I've thoroughly enjoyed the time I've spent with Ghost Recon so far, and in the busy genre of gritty modern shooters, it really does have something different to offer if you're tired of Modern Warfare and/or Battlefield.
For a start, Future Soldier frowns upon the gung-ho gameplay encouraged by the aforementioned first-person shooters. Hugging cover is downright essential if you want to survive, and teamwork is just as important as taking down opponents. Games are objective based, and so K/D spreads don't matter as much effective, co-ordinated team play.
Conflict is the most popular mode. Objectives appear randomly, spawning across the map, and once a team has control of one a timer counts down until it is captured. Another objective then appears elsewhere and both teams must relocate.
Less popular modes include Saboteur (detonate your bomb in the enemy base), Decoy (battle over three objectives, two of which are decoys) and Siege (three rounds, one life per round, one team attacking a central objective), but Conflict really is the bread and butter of Future Soldier.
There's been two DLC packs released for the game thus far. The first, Arctic Strike, has multiplayer leanings, whilst the second, Raven's Strike, features three new campaign missions and one Guerilla map.
With the Arctic Strike pack came with a new game mode called Stockade, and it's an absolutely cracking way of experiencing Future Soldier. Each time you die you enter into the dreaded Stockade. Effectively a queue to reenter the game, release only comes when a team mate takes down one of the opposition (another way to rejoin the action is for a team to capture an objective - that way all benched players return to the field). The aim of the game is to send the entire enemy team to the titular stockade, and the added threat of being sent to virtual limbo means the tension is piled on as you hunt each other down. This mode is at its most heart-pounding when you're the last man standing on your team and all eyes, and hopes, are on you.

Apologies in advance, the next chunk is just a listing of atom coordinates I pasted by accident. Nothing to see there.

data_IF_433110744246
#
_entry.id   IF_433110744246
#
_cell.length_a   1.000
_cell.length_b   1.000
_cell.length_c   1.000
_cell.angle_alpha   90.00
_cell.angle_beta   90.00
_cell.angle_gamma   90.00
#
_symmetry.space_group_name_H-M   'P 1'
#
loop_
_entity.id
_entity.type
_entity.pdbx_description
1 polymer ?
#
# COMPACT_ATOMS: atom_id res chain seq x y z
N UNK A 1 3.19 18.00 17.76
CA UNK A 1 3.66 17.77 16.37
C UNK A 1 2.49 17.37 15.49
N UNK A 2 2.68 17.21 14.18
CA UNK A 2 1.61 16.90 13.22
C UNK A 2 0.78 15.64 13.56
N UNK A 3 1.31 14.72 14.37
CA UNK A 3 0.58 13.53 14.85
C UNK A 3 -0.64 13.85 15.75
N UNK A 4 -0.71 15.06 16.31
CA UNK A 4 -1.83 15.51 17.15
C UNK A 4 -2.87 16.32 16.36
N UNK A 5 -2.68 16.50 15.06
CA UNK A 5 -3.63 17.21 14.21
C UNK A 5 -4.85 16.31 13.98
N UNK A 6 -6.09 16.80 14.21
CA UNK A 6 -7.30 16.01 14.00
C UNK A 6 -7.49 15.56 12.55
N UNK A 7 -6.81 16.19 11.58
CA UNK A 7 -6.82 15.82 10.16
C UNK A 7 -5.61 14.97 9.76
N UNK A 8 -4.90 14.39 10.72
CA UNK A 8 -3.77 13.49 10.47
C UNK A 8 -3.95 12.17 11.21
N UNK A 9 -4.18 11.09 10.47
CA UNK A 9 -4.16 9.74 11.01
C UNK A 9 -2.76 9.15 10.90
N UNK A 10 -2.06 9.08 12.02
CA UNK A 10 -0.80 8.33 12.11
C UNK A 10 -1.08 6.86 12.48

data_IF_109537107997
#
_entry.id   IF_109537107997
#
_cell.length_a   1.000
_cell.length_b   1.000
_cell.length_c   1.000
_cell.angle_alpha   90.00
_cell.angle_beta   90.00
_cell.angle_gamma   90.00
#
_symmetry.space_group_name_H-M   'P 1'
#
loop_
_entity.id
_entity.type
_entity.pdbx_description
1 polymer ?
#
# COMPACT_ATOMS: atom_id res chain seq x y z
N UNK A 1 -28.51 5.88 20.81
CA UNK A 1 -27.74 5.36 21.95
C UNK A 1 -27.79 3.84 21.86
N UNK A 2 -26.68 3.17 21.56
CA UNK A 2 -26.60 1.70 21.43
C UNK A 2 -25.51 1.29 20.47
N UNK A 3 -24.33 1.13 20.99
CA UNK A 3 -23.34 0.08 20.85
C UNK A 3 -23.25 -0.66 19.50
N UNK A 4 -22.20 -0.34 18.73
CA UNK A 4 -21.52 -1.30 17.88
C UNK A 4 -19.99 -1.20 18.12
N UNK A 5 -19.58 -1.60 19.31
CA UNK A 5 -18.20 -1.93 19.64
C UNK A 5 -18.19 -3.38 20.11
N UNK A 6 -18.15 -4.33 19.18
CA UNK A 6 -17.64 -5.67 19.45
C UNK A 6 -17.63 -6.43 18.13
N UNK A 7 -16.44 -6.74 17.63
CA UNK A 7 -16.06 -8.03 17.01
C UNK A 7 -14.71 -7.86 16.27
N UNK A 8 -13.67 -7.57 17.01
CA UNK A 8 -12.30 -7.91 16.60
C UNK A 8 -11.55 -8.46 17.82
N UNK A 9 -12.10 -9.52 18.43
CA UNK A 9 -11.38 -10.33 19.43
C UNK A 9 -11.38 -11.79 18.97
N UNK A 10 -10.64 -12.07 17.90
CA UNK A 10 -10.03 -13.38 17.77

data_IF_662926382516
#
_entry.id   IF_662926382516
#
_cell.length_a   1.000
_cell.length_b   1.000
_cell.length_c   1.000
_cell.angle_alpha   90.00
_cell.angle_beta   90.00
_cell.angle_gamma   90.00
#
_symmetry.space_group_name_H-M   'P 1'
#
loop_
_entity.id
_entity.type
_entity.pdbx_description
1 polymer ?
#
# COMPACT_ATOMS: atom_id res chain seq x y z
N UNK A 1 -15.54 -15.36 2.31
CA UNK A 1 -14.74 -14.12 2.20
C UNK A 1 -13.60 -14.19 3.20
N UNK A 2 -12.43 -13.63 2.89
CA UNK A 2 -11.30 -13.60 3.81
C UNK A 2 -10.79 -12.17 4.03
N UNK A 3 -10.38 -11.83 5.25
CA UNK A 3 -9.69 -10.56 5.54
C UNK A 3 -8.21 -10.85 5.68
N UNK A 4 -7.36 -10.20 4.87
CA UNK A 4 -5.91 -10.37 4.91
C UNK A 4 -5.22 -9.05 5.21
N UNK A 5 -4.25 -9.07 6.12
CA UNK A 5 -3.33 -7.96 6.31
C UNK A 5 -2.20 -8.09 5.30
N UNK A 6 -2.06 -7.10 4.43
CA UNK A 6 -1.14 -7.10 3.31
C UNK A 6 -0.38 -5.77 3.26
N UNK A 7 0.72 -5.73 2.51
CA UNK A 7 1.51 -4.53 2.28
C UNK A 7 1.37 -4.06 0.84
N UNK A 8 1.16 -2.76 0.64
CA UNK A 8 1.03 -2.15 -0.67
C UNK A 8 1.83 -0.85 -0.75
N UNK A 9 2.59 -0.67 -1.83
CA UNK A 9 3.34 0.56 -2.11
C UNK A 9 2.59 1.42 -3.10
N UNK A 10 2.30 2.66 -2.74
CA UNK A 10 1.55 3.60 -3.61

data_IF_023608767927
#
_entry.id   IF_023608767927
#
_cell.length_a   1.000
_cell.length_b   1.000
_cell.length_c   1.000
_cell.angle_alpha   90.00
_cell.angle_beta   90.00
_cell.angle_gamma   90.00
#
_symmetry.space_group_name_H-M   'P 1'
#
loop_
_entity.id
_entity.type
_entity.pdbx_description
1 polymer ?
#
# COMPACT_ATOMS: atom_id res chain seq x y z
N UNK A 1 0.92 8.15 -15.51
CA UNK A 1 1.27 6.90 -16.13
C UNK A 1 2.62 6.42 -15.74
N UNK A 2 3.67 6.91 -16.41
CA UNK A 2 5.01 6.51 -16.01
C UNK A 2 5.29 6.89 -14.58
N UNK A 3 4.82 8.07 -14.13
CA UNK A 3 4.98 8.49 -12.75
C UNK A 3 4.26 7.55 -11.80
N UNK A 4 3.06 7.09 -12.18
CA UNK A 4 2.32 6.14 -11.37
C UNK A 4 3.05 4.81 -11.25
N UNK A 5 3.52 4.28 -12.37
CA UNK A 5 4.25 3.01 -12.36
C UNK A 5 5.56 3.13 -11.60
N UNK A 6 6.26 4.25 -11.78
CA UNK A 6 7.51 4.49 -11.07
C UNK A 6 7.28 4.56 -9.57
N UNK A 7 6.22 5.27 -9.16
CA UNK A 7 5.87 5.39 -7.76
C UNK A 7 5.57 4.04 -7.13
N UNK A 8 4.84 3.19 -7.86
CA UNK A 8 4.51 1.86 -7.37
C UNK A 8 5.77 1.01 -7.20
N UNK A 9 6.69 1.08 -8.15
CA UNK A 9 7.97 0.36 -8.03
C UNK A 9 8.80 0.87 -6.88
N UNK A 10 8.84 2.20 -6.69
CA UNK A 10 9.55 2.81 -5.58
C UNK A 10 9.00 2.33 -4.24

The three newest multiplayer maps are Riot, Evicted and Skyline. Riot is a bleak map, set across the torn streets of downtown Moscow, it's large and open and full of incident. Burnt out vehicles populate the streets, which are linked by twisting alleyways. Exchanges tend to take place in the buildings on the periphery of the open environments, with lots of cover and plenty of shadows offering excellent opportunity for stealthy attacks.
Evicted is also set in Moscow, but this time the environment is much more residential. With lots of low cover and open spaces, this one really is a snipers dream - if you can find a safe spot to perch that is. Communication is key on this one, and the size of the map means it's easy to lose track of your opponents. On more than one occasion I got shot in the arse. And no-one likes getting shot in the arse.